Why Bitcoin evolution allegedly has a hard time in Nigeria

Money transfer service providers are very susceptible to disruption from new technologies. For many, the time has come for Bitcoin and other digital currencies to replace existing money transfer services. However, Money Gram, one of the largest money transfer providers alongside Western Union, recently confirmed that it wants to stick to its business model in Nigeria.

Unfortunately, it is not easy to get a foot in the money transfer business of many African countries. In Nigeria, companies must officially obtain a license in order to work as a money transfer service provider. The requirements for this license are set by the Nigerian Central Bank and were only recently made more difficult.

Money Gram’s Africa Business Director comments on the company’s Bitcoin evolution:

“Lagos was chosen as Money Gram’s headquarters for English-speaking business operations in Africa. We have invested several million US dollars to improve our money transfer service. We know the needs of our clients and try to meet them in the best possible Bitcoin evolution. For example, our ‘Cash to Bank Account Service’ offers Nigerians the opportunity to deposit funds directly into the Bitcoin evolution account of their choice”.

The business with money transfer service providers is very strong in Nigeria and provides the Nigerian economy with around 21 billion US dollars each year. Nigeria is responsible for 60% of the total money transfer volume through service providers such as Money Gram in sub-Saharan Africa. A large part of the money comes from the USA and Great Britain.

As long as the Nigerian central bank does not issue licenses for Bitcoin service providers, it will be difficult for Bitcoin and other digital currencies to replace the outdated business model of money transfer service providers.

Comment by Sven Wagenknecht:

Even though, understandably, the Nigerian central bank and the money transfer service providers Bitcoin services are a thorn in the side, there is no reason to be concerned. The reasons for expanding the use of digital currencies in Africa are much stronger than the innovation-hostile self-interests of the above-mentioned players.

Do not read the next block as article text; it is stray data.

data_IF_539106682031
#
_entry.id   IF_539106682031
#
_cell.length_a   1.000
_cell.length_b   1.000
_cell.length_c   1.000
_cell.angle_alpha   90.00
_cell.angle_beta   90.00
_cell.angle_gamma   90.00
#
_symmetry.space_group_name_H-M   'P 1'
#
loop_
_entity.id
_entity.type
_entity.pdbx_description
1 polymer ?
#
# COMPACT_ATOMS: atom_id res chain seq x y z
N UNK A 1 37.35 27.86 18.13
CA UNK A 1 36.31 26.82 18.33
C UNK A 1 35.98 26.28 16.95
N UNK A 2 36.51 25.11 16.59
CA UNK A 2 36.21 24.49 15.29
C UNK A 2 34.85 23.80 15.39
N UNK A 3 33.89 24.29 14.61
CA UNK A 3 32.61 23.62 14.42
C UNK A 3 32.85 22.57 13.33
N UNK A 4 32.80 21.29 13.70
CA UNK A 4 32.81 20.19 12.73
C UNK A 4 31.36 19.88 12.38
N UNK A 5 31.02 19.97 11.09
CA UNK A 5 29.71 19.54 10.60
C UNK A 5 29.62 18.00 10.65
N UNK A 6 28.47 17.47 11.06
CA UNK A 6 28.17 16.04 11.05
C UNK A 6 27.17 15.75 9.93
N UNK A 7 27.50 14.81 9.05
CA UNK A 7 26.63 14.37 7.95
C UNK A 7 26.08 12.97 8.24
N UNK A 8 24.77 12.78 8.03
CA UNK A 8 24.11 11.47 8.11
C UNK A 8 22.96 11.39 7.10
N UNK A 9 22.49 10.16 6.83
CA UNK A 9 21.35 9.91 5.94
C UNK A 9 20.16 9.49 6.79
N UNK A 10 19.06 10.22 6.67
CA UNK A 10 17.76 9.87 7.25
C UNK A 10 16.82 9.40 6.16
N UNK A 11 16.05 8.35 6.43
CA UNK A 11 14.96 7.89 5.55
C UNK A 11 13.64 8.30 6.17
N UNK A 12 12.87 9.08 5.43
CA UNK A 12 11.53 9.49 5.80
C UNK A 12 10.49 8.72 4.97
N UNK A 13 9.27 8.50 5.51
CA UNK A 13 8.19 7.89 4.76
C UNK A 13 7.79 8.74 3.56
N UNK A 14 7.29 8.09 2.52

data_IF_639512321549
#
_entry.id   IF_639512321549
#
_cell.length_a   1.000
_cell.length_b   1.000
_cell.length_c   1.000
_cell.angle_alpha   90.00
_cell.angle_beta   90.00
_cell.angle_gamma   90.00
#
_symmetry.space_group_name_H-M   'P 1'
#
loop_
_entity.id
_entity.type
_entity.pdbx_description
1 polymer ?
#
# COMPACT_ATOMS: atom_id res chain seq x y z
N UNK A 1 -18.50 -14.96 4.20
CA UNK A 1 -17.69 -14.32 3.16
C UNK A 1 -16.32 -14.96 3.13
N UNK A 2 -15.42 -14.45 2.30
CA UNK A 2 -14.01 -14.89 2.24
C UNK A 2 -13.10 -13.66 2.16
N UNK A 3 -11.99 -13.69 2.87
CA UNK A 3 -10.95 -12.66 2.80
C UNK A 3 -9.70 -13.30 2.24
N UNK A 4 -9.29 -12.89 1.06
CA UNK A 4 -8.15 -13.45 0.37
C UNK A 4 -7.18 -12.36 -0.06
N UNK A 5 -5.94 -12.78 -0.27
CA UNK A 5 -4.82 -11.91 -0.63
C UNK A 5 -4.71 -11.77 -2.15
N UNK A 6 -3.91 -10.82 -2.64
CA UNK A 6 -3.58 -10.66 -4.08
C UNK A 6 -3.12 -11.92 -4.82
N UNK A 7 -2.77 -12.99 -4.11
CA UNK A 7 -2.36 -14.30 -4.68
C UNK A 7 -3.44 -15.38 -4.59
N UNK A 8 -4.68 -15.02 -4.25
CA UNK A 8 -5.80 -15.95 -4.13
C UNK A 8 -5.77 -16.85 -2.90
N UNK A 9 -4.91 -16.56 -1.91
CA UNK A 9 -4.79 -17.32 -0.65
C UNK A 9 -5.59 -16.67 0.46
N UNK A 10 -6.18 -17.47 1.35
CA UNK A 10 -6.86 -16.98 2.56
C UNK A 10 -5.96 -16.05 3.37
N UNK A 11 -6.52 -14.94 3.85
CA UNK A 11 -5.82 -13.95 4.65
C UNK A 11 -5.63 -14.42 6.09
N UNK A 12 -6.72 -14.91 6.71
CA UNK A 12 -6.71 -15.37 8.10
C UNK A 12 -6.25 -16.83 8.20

The business model of money transfer service providers, such as Money Gram and Western Union, is completely outdated and very consumer-unfriendly due to its enormous fees. Nevertheless, many people in developing countries are dependent on their services because they do not have their own bank account and are therefore forced to use the services and pay usurious fees.

Bitcoin and Co., on the other hand, mean that there is no longer any need for a bank account, so that people can transfer money without intermediaries or fiduciaries, such as money transfer service providers. With the help of digital currencies, over 2 billion people in the world who do not yet have a bank account have access to financial services. It is therefore only a matter of time before the business model of money transfer service providers can no longer withstand the pressure of digital and decentralised financial services.

In Nigeria in particular, the problem of a lack of licensing on the part of the central bank is negligible. Approximately 80% of all people in Nigeria work in the so-called informal sector (black market). Here there is neither state regulation nor state taxation. It is therefore only logical to resort to a non-state currency, i.e. a digital currency.